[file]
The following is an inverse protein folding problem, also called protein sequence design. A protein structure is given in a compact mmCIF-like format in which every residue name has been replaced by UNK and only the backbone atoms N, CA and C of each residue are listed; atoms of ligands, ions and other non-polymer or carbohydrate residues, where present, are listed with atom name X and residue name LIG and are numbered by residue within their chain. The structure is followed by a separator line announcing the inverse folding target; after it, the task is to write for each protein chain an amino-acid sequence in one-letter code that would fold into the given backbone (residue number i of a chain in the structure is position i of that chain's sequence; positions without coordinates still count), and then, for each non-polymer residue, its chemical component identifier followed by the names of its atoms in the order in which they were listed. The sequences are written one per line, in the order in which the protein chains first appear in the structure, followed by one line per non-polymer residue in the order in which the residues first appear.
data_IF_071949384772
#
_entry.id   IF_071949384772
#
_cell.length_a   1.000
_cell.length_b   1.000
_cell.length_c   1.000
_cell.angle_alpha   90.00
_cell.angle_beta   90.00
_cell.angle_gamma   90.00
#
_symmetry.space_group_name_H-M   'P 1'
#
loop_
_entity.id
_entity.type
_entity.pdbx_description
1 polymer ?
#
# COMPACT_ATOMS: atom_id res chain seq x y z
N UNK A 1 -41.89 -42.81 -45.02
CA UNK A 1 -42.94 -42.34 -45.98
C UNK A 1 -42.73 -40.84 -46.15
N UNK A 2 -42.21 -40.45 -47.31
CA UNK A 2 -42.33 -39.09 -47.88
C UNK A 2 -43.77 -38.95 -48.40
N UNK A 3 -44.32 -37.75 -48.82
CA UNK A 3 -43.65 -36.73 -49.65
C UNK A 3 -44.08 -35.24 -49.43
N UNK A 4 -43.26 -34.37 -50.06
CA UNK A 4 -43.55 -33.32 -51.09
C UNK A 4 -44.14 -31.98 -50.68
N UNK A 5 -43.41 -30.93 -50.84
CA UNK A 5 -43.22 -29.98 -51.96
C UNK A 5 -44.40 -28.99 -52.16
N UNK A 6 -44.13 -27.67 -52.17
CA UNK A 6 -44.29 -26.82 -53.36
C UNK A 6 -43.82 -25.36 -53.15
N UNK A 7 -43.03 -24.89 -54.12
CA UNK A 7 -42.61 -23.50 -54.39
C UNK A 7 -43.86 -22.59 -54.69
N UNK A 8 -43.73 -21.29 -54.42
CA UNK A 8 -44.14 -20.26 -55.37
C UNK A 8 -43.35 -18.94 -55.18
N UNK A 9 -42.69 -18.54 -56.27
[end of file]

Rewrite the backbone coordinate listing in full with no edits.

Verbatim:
The following is an inverse protein folding problem, also called protein sequence design. A protein structure is given in a compact mmCIF-like format in which every residue name has been replaced by UNK and only the backbone atoms N, CA and C of each residue are listed; atoms of ligands, ions and other non-polymer or carbohydrate residues, where present, are listed with atom name X and residue name LIG and are numbered by residue within their chain. The structure is followed by a separator line announcing the inverse folding target; after it, the task is to write for each protein chain an amino-acid sequence in one-letter code that would fold into the given backbone (residue number i of a chain in the structure is position i of that chain's sequence; positions without coordinates still count), and then, for each non-polymer residue, its chemical component identifier followed by the names of its atoms in the order in which they were listed. The sequences are written one per line, in the order in which the protein chains first appear in the structure, followed by one line per non-polymer residue in the order in which the residues first appear.
data_IF_071949384772
#
_entry.id   IF_071949384772
#
_cell.length_a   1.000
_cell.length_b   1.000
_cell.length_c   1.000
_cell.angle_alpha   90.00
_cell.angle_beta   90.00
_cell.angle_gamma   90.00
#
_symmetry.space_group_name_H-M   'P 1'
#
loop_
_entity.id
_entity.type
_entity.pdbx_description
1 polymer ?
#
# COMPACT_ATOMS: atom_id res chain seq x y z
N UNK A 1 -41.89 -42.81 -45.02
CA UNK A 1 -42.94 -42.34 -45.98
C UNK A 1 -42.73 -40.84 -46.15
N UNK A 2 -42.21 -40.45 -47.31
CA UNK A 2 -42.33 -39.09 -47.88
C UNK A 2 -43.77 -38.95 -48.40
N UNK A 3 -44.32 -37.75 -48.82
CA UNK A 3 -43.65 -36.73 -49.65
C UNK A 3 -44.08 -35.24 -49.43
N UNK A 4 -43.26 -34.37 -50.06
CA UNK A 4 -43.55 -33.32 -51.09
C UNK A 4 -44.14 -31.98 -50.68
N UNK A 5 -43.41 -30.93 -50.84
CA UNK A 5 -43.22 -29.98 -51.96
C UNK A 5 -44.40 -28.99 -52.16
N UNK A 6 -44.13 -27.67 -52.17
CA UNK A 6 -44.29 -26.82 -53.36
C UNK A 6 -43.82 -25.36 -53.15
N UNK A 7 -43.03 -24.89 -54.12
CA UNK A 7 -42.61 -23.50 -54.39
C UNK A 7 -43.86 -22.59 -54.69
N UNK A 8 -43.73 -21.29 -54.42
CA UNK A 8 -44.14 -20.26 -55.37
C UNK A 8 -43.35 -18.94 -55.18
N UNK A 9 -42.69 -18.54 -56.27